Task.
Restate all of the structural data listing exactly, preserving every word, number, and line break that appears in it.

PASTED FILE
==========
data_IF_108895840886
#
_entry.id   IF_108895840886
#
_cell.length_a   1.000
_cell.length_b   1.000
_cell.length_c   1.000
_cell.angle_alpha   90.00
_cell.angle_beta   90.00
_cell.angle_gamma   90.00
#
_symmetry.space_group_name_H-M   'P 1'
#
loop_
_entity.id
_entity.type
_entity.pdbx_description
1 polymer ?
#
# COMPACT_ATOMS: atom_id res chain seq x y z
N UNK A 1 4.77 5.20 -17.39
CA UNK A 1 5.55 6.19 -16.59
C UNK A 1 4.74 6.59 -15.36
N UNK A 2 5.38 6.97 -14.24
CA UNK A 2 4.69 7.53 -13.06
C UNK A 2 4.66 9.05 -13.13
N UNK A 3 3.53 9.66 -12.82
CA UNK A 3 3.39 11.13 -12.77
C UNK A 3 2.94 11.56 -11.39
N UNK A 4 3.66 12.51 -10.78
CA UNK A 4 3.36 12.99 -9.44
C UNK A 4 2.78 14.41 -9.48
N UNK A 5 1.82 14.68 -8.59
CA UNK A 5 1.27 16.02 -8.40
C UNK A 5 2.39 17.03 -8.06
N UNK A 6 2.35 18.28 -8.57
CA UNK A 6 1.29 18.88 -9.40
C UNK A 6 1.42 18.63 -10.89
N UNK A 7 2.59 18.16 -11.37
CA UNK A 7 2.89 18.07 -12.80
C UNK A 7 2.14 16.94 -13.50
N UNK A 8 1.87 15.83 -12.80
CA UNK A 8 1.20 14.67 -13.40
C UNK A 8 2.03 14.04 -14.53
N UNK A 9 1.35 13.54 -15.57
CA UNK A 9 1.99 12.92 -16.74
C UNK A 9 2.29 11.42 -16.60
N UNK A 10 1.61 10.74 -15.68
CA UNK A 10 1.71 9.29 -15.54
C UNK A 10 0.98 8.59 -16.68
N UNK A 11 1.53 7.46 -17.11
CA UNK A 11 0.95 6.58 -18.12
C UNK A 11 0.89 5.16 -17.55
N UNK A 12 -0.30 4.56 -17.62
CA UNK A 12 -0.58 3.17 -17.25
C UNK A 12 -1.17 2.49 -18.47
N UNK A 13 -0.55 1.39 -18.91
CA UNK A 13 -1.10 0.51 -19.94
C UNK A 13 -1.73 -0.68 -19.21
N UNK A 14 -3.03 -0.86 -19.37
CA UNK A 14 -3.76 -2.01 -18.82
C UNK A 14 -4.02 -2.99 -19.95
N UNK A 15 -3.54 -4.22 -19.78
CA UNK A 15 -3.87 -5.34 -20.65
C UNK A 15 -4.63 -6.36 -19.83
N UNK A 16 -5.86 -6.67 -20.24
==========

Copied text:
data_IF_108895840886
#
_entry.id   IF_108895840886
#
_cell.length_a   1.000
_cell.length_b   1.000
_cell.length_c   1.000
_cell.angle_alpha   90.00
_cell.angle_beta   90.00
_cell.angle_gamma   90.00
#
_symmetry.space_group_name_H-M   'P 1'
#
loop_
_entity.id
_entity.type
_entity.pdbx_description
1 polymer ?
#
# COMPACT_ATOMS: atom_id res chain seq x y z
N UNK A 1 4.77 5.20 -17.39
CA UNK A 1 5.55 6.19 -16.59
C UNK A 1 4.74 6.59 -15.36
N UNK A 2 5.38 6.97 -14.24
CA UNK A 2 4.69 7.53 -13.06
C UNK A 2 4.66 9.05 -13.13
N UNK A 3 3.53 9.66 -12.82
CA UNK A 3 3.39 11.13 -12.77
C UNK A 3 2.94 11.56 -11.39
N UNK A 4 3.66 12.51 -10.78
CA UNK A 4 3.36 12.99 -9.44
C UNK A 4 2.78 14.41 -9.48
N UNK A 5 1.82 14.68 -8.59
CA UNK A 5 1.27 16.02 -8.40
C UNK A 5 2.39 17.03 -8.06
N UNK A 6 2.35 18.28 -8.57
CA UNK A 6 1.29 18.88 -9.40
C UNK A 6 1.42 18.63 -10.89
N UNK A 7 2.59 18.16 -11.37
CA UNK A 7 2.89 18.07 -12.80
C UNK A 7 2.14 16.94 -13.50
N UNK A 8 1.87 15.83 -12.80
CA UNK A 8 1.20 14.67 -13.40
C UNK A 8 2.03 14.04 -14.53
N UNK A 9 1.35 13.54 -15.57
CA UNK A 9 1.99 12.92 -16.74
C UNK A 9 2.29 11.42 -16.60
N UNK A 10 1.61 10.74 -15.68
CA UNK A 10 1.71 9.29 -15.54
C UNK A 10 0.98 8.59 -16.68
N UNK A 11 1.53 7.46 -17.11
CA UNK A 11 0.95 6.58 -18.12
C UNK A 11 0.89 5.16 -17.55
N UNK A 12 -0.30 4.56 -17.62
CA UNK A 12 -0.58 3.17 -17.25
C UNK A 12 -1.17 2.49 -18.47
N UNK A 13 -0.55 1.39 -18.91
CA UNK A 13 -1.10 0.51 -19.94
C UNK A 13 -1.73 -0.68 -19.21
N UNK A 14 -3.03 -0.86 -19.37
CA UNK A 14 -3.76 -2.01 -18.82
C UNK A 14 -4.02 -2.99 -19.95
N UNK A 15 -3.54 -4.22 -19.78
CA UNK A 15 -3.87 -5.34 -20.65
C UNK A 15 -4.63 -6.36 -19.83
N UNK A 16 -5.86 -6.67 -20.24